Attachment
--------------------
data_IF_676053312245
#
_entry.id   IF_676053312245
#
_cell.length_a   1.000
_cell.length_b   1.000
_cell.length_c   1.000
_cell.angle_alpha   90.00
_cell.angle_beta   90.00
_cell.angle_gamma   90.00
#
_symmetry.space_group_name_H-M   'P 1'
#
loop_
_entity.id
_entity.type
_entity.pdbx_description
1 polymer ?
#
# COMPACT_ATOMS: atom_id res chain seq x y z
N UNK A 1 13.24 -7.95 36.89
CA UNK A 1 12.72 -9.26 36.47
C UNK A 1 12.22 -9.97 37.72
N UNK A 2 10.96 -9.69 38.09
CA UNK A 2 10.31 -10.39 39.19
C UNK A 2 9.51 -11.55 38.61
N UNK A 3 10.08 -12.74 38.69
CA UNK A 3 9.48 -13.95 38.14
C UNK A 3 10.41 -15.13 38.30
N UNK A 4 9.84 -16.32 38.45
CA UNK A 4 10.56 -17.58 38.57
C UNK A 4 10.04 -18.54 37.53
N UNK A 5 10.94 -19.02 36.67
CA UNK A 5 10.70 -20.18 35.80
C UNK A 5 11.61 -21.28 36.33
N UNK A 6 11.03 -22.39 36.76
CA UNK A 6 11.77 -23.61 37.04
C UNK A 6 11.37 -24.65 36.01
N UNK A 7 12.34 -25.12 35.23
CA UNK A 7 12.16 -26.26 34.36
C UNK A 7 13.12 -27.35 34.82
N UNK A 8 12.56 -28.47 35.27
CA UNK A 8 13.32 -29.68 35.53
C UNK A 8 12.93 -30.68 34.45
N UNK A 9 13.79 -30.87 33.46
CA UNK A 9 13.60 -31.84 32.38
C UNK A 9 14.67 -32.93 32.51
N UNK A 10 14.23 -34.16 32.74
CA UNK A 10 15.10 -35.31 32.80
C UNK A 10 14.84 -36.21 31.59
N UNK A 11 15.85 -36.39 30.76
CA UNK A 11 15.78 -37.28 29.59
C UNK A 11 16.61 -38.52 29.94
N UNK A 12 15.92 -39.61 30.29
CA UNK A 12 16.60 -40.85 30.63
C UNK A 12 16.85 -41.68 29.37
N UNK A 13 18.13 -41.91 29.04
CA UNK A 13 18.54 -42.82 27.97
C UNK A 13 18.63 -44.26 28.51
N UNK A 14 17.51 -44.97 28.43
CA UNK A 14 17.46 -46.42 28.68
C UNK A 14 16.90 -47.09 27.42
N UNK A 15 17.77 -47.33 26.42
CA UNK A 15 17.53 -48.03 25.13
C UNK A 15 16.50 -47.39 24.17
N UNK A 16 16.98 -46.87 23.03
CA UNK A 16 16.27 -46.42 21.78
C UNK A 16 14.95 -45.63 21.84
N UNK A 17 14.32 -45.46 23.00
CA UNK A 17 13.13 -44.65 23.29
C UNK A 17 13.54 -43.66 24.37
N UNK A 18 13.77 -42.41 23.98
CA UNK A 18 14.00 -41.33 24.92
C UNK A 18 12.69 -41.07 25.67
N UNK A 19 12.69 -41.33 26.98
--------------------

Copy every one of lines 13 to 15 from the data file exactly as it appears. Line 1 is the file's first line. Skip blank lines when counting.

#
loop_
_entity.id